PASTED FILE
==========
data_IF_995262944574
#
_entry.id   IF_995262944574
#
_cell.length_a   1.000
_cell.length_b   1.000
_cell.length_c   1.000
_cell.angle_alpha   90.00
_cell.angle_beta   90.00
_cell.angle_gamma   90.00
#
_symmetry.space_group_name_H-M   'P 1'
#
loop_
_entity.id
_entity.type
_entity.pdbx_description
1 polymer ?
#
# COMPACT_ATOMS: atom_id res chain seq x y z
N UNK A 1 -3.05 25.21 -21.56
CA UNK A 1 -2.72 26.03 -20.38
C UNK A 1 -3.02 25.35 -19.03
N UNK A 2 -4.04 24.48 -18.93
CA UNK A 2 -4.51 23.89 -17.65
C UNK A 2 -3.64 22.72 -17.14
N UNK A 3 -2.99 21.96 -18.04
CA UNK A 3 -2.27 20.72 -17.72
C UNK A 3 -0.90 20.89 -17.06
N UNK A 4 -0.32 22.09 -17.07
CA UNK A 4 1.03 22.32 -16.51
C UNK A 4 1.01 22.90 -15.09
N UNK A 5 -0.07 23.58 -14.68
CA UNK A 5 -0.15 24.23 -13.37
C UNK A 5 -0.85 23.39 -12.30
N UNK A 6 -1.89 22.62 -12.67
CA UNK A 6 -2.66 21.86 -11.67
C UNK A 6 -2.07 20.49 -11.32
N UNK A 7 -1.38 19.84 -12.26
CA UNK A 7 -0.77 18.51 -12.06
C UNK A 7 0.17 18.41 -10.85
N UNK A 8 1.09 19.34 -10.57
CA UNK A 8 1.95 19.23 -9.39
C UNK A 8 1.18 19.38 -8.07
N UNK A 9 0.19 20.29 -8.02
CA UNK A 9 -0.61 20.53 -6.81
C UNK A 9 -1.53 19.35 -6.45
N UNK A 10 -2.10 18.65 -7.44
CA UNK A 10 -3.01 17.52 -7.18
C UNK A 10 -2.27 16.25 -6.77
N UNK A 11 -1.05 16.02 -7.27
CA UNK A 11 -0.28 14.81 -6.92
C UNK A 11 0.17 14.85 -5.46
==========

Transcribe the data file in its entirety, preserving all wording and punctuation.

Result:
data_IF_995262944574
#
_entry.id   IF_995262944574
#
_cell.length_a   1.000
_cell.length_b   1.000
_cell.length_c   1.000
_cell.angle_alpha   90.00
_cell.angle_beta   90.00
_cell.angle_gamma   90.00
#
_symmetry.space_group_name_H-M   'P 1'
#
loop_
_entity.id
_entity.type
_entity.pdbx_description
1 polymer ?
#
# COMPACT_ATOMS: atom_id res chain seq x y z
N UNK A 1 -3.05 25.21 -21.56
CA UNK A 1 -2.72 26.03 -20.38
C UNK A 1 -3.02 25.35 -19.03
N UNK A 2 -4.04 24.48 -18.93
CA UNK A 2 -4.51 23.89 -17.65
C UNK A 2 -3.64 22.72 -17.14
N UNK A 3 -2.99 21.96 -18.04
CA UNK A 3 -2.27 20.72 -17.72
C UNK A 3 -0.90 20.89 -17.06
N UNK A 4 -0.32 22.09 -17.07
CA UNK A 4 1.03 22.32 -16.51
C UNK A 4 1.01 22.90 -15.09
N UNK A 5 -0.07 23.58 -14.68
CA UNK A 5 -0.15 24.23 -13.37
C UNK A 5 -0.85 23.39 -12.30
N UNK A 6 -1.89 22.62 -12.67
CA UNK A 6 -2.66 21.86 -11.67
C UNK A 6 -2.07 20.49 -11.32
N UNK A 7 -1.38 19.84 -12.26
CA UNK A 7 -0.77 18.51 -12.06
C UNK A 7 0.17 18.41 -10.85
N UNK A 8 1.09 19.34 -10.57
CA UNK A 8 1.95 19.23 -9.39
C UNK A 8 1.18 19.38 -8.07
N UNK A 9 0.19 20.29 -8.02
CA UNK A 9 -0.61 20.53 -6.81
C UNK A 9 -1.53 19.35 -6.45
N UNK A 10 -2.10 18.65 -7.44
CA UNK A 10 -3.01 17.52 -7.18
C UNK A 10 -2.27 16.25 -6.77
N UNK A 11 -1.05 16.02 -7.27
CA UNK A 11 -0.28 14.81 -6.92
C UNK A 11 0.17 14.85 -5.46